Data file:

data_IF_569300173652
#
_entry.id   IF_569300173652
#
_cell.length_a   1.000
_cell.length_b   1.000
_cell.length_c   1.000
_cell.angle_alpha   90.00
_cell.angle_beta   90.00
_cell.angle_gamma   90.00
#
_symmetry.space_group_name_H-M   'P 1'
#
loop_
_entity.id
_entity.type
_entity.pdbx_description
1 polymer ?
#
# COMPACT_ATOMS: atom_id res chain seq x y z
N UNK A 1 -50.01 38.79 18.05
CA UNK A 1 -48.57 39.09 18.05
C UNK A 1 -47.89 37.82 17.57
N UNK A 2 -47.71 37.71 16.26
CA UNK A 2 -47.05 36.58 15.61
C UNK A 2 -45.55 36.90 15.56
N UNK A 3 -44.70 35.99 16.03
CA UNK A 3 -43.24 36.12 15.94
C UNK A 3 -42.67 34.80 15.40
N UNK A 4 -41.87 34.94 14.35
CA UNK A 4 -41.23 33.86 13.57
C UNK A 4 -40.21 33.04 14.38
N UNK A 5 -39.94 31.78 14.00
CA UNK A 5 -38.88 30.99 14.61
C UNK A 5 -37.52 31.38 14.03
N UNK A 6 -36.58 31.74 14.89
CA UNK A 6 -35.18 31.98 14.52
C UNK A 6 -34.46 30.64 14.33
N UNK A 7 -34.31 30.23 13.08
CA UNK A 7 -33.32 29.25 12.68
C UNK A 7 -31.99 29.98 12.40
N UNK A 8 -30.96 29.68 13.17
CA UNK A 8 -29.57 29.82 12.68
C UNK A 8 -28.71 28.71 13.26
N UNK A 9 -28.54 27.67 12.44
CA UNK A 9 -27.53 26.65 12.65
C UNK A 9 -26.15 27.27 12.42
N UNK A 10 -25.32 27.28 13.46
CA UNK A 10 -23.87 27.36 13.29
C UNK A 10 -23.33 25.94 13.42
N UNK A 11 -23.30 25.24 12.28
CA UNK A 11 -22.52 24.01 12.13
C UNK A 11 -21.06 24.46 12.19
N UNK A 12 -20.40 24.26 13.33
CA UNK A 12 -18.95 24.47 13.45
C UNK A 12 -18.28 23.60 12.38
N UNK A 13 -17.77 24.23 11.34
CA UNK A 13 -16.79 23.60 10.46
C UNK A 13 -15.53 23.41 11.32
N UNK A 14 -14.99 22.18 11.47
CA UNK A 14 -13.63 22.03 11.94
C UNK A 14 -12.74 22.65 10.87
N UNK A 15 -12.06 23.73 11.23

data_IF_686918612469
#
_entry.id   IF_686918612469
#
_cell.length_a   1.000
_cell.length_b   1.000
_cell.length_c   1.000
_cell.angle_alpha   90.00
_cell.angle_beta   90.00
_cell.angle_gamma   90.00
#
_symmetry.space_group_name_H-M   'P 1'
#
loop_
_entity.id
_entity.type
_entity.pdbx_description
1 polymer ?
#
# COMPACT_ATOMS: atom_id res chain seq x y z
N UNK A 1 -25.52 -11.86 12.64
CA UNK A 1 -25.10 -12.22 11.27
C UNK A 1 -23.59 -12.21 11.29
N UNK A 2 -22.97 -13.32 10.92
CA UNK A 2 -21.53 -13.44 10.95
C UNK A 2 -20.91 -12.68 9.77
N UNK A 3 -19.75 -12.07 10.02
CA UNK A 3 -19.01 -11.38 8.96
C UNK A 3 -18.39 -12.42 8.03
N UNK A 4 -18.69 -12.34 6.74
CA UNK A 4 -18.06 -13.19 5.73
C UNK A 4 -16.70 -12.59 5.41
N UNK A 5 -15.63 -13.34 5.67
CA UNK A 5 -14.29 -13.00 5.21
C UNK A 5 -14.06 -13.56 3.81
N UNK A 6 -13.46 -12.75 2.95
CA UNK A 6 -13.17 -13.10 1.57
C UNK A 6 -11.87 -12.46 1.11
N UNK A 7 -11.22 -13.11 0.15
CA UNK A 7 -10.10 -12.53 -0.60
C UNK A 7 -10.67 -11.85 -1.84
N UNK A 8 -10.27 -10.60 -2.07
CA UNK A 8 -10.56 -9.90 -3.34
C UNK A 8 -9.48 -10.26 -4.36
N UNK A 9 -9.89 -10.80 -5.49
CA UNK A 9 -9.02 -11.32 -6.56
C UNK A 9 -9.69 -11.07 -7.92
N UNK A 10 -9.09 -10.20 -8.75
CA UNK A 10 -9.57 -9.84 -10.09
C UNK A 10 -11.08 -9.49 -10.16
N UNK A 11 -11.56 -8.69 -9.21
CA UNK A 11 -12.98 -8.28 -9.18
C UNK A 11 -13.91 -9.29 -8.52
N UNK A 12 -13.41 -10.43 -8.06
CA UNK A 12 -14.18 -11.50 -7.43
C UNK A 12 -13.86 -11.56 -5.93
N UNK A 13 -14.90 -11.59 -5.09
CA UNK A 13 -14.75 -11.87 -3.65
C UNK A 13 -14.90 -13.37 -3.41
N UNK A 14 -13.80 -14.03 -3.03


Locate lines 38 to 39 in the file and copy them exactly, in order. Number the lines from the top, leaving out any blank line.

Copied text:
C UNK A 6 -34.46 30.64 14.33
N UNK A 7 -34.31 30.23 13.08